I received this question two days ago on SmartPatients.com "What do your docs say about Pap type 1?"
Good question. Here is my detailed response.
"So far, NO improvement in outcome over the last decade."
Slide 5 of Albirges' 2017 papillary RCC presentation (alt) stated "So far, NO improvement in outcome over the last decade." I ask Dr. Albirges for an update at each February's GUASCO, said the answer has been the same since 2017. Not surprising since there is little commercial interest in new drug development for rare diseases due to the small patient population. Just not enough customers to cover the cost of R&D. As such, Rare kidney cancer Patients are often included in trials using drugs developed for clear cell kidney cancer. However the underlying biology of the two cancer types is different, so (unless I missed something) there have been no recent breakthroughs. To paraphrase Tolstoy "Healthy kidneys are all alike; cancerous kidneys are each cancerous in their own way." Not only is the biology of p1RCC (Papillary Kidney Cancer) different from the biology of clear cell RCC, the biology of p1RCC tumors differ between patients. Worse still, the biology of metastases in the same patient often differ from one another. This variability (likely) makes different p1RCC cancers respond differently to the same treatments. So instead of diagnosis based on histology (microscopic examination) and treatment grounded on population-based studies, some hospitals started touting a "precision" ("Personalized", "N=1") approach a few years ago based on analyzing each patient genetically.
"Precision medicine is telling us what won't work"
When I recently asked Sandy Srinivas about the state of Precision medicine at Stanford, she said "Precision medicine is telling us what won't work". Pity. We had hoped it would tell us what -would- work. So. Diagnosis is improving. Treatment less so. Again this is not surprising. Cancer drug development is slow and costly. Just 6.6% of cancer patients currently see benefits from existing drugs. And at the current rate of progress, it would take more than 200 years for all existing patients to be helped. One approach to this problem is combination therapy. Multiple targets. Multiple drugs administered simultaneously. One issue here is that while each drug is tough to tolerate on its own (lesions on orifices, diarrhea, fatigue, etc.). Taking multiple drugs simultaneously can kill you.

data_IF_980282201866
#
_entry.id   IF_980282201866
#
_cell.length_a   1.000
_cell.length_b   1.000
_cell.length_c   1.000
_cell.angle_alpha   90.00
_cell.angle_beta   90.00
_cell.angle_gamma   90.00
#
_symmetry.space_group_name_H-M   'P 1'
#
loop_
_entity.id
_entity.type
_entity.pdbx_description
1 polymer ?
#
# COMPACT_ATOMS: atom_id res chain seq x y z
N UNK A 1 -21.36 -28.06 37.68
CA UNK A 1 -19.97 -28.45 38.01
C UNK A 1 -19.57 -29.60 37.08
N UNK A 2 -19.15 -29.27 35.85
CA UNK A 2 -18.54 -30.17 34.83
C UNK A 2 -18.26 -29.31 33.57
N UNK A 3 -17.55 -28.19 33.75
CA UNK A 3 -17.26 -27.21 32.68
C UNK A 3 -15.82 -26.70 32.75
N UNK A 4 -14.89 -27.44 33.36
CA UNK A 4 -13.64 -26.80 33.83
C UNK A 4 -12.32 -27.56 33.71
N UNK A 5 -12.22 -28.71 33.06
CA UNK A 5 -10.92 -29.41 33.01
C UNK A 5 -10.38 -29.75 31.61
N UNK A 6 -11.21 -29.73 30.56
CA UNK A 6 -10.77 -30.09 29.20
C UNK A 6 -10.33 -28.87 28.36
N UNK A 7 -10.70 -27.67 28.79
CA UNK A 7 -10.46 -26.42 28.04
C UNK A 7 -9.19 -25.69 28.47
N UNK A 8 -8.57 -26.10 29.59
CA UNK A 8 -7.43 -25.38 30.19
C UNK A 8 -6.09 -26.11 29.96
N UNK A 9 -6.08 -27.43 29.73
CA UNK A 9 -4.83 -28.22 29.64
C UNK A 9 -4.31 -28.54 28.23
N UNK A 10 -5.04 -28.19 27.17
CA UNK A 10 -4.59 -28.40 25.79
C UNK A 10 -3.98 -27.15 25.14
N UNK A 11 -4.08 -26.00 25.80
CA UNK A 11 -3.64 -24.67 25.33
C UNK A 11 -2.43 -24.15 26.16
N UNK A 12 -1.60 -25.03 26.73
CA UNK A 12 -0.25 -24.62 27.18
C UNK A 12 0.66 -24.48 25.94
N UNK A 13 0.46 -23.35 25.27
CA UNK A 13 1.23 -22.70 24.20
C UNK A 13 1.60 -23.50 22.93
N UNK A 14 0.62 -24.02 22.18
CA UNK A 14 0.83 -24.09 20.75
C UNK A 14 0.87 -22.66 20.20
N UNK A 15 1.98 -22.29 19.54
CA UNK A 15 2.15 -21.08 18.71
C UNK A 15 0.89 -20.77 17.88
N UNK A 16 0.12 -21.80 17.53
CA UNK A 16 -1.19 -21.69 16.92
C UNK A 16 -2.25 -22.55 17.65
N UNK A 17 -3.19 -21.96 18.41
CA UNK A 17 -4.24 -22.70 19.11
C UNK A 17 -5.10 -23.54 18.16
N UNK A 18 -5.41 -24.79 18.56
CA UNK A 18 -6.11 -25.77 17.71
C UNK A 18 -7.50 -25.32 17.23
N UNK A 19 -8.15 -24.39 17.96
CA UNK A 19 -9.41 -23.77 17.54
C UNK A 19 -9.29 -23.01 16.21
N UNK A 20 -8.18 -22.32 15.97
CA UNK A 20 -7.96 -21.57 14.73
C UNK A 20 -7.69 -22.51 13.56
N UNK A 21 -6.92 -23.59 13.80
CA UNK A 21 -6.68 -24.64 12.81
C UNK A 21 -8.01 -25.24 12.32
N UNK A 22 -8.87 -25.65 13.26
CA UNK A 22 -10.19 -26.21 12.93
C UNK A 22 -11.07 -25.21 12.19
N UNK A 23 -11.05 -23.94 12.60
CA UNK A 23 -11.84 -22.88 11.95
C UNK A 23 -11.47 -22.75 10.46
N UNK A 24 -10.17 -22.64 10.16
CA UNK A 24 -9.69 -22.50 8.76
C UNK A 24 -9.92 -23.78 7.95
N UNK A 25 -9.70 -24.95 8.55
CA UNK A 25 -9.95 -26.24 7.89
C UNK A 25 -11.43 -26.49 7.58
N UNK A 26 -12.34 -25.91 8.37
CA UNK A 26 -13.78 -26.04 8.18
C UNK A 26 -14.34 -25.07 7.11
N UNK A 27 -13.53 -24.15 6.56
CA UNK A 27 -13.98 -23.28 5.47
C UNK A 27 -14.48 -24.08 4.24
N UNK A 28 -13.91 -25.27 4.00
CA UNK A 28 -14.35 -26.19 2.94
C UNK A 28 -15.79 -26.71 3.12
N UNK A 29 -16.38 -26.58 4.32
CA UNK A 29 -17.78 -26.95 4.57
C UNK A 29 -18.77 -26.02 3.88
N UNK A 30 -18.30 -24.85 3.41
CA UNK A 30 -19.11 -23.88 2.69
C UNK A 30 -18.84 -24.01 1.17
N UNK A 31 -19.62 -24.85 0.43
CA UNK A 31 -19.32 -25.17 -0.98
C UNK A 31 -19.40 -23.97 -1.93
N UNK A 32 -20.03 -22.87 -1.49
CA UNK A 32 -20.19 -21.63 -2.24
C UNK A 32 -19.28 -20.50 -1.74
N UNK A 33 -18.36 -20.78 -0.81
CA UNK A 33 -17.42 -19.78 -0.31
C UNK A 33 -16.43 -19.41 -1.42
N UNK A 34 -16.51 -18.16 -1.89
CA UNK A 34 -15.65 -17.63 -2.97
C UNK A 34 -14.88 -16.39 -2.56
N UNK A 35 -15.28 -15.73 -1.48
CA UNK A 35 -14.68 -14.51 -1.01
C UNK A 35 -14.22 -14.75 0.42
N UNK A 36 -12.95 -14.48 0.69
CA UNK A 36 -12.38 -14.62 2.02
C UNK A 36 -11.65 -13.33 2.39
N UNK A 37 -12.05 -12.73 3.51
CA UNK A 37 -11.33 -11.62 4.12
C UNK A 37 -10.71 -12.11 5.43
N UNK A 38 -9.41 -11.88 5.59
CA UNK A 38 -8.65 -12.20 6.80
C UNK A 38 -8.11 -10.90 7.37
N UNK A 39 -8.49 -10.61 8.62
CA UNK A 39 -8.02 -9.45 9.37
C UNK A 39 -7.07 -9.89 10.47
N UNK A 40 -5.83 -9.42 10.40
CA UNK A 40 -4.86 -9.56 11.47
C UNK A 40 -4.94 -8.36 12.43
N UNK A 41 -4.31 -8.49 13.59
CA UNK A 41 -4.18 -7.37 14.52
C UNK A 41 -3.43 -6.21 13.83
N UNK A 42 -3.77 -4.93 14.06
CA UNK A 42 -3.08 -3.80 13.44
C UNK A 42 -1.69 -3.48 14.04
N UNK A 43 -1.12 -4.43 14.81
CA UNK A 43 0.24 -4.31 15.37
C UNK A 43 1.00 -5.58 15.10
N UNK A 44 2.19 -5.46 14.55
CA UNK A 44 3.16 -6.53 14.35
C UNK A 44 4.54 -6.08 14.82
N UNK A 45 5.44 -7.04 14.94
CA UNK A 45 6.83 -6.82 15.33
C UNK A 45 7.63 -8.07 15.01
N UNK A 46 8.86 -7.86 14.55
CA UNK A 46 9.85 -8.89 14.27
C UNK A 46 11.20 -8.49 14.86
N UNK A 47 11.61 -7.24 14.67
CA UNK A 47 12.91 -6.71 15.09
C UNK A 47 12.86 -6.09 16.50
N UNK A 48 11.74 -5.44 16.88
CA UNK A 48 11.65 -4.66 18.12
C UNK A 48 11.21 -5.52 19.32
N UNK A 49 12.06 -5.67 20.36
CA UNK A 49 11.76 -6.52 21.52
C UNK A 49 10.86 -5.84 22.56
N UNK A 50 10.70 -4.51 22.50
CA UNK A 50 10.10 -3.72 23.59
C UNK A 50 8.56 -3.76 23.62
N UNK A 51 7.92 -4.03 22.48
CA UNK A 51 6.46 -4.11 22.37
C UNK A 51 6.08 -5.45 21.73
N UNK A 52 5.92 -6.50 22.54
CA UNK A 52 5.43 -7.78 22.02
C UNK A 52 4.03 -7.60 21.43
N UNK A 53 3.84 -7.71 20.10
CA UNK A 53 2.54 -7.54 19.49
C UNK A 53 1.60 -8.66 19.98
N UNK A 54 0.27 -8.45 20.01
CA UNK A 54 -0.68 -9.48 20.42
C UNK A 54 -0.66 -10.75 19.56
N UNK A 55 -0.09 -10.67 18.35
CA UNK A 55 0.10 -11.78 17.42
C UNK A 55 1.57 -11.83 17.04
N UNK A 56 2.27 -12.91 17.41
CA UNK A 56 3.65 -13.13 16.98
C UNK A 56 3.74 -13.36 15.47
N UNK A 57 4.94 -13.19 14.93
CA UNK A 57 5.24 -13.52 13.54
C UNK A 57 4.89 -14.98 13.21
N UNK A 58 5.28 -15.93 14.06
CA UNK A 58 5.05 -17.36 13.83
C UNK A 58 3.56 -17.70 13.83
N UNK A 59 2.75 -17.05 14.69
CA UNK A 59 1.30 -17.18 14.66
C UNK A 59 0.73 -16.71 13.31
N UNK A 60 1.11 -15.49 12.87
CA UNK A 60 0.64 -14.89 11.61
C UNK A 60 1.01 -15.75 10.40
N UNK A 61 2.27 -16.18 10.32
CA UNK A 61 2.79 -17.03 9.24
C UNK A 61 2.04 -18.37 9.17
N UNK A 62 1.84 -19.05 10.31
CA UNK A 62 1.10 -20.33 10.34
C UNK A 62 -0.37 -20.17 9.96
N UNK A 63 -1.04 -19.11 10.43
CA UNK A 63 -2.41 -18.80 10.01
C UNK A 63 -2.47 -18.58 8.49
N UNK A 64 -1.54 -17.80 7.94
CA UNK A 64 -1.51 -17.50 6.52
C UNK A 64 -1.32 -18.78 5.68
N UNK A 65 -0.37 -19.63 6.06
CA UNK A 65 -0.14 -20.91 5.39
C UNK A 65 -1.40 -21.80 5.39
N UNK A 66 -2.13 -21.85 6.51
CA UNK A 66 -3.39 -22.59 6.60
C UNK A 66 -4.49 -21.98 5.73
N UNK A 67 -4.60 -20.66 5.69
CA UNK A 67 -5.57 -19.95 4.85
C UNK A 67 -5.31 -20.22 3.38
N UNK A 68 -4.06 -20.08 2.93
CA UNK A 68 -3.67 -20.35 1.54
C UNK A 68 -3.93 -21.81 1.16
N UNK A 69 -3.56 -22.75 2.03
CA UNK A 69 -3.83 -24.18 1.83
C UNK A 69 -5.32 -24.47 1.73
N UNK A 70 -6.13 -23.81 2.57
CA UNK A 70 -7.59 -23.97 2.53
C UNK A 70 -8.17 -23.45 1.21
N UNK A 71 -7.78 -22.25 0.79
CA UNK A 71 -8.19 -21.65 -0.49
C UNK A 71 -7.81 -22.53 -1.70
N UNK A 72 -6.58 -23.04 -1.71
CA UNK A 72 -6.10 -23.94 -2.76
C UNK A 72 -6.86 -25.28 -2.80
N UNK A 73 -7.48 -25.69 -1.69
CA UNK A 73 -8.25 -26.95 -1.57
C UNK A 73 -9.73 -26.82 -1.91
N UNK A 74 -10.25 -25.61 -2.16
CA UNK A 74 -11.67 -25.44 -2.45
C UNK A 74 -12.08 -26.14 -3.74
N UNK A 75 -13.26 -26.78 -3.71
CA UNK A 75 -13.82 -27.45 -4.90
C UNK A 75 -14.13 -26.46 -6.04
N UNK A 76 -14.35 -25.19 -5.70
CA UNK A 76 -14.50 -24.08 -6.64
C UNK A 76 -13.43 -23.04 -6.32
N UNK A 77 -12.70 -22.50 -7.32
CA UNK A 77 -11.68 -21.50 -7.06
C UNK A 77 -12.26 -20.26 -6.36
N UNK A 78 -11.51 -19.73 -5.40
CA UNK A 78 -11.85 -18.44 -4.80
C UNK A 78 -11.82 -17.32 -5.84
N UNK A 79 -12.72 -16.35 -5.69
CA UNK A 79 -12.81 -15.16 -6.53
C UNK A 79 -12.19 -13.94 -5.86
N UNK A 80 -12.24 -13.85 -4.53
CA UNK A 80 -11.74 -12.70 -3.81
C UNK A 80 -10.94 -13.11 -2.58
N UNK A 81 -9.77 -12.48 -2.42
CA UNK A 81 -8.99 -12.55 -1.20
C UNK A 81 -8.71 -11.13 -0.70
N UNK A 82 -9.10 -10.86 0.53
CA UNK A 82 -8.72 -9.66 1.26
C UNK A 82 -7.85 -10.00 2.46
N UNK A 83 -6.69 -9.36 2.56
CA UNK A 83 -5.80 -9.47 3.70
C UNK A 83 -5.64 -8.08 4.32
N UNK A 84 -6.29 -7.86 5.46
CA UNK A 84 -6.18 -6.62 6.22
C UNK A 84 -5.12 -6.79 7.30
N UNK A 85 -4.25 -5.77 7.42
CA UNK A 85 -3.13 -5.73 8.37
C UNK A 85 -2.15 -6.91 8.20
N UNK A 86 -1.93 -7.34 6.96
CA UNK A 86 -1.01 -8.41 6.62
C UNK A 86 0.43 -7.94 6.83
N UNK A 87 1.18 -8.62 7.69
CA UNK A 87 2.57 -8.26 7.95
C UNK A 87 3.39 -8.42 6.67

One question I wasn't asked: "So what are you doing?"
Given that a white knight isn't likely to ride over the hill in time, I believe that patients with rare, unusable, terminal diseases ought control their own data and use it to get a seat at the table when research priorities are decided.
While, many patient advocacy groups raison d'etre is research funding, mine isn't. I'm helping Pete Kane set up hackathons for patients with rare conditions. The March 1st 2020 hackathon was the second one for me. Here, I (finally) managed to facilitate a process that moved from my genomic data to an actual therapeutic recommendation. The recommendation is sketchy (at best). But with each hackathon, I'm making the process better and better. Structurally, each hackathon is morphing into something between a conference and a tumor board. Geographically disparate teams work on the problem before the event, then meet, discuss their findings and make recommendations. One unexpected benefit of this distributed approach is that redundant work (e.g. each group running their favorite aligner) forces cross checking between competing groups at the beginning of each step and so minimizes "garbage in". And minimizing "garbage in" helps reduce (but not eliminate) "garbage out".
Making this work requires a hell of a lot of pro bono support the whole way through. James Hsieh helped form rarekideneycancer.org. My surgeon, UCSF's Dr. Max Meng and Tissue acquisition manager Tasha Lea got me the tissue and DNA sequencing for the first hackathon. Yale's Kaya Bilguvar and Christopher Castaldi (with encouragement from UCLA's Brian Shuch) did the RNAseq for the second one. Most of these teams are made of undergraduate or graduate students. Students from Alex Feltus' Labs at Clemson attended both of my hackathons and have created papers from both. Pete Kane of rttp organized the event and got the word out on the first one.
Now I can't stress enough how grateful I am to this group. That said, the center of each of these hackathons is not money from the government or private donors. The center is not some Drug that a pharma company hopes to repurpose for my disease. The center is the patient. And being at the center, the patient (and his immediate supporters) has a responsibility to make progress happen. The good news? Progress is happening. N=1 research is hot right now and rare diseases benefit from this trend.
When a plane's engines cut out at 35,000 feet, the crew has about 12 minutes to figure out the problem. An interviewer once asked the pilots of several planes that that -almost- crashed "What were you feeling at the end?". They expected something along the lines of "panic" or "Love for my family" or "My life flashed before my eyes." What was their universal response? They felt stupid. These were pilots. Men and women who had trained their whole lives to solve problems just like this. And when the moment came, they just weren't able to crack it in time.
So. I'm not feeling stupid just yet. Here's hoping you aren't either.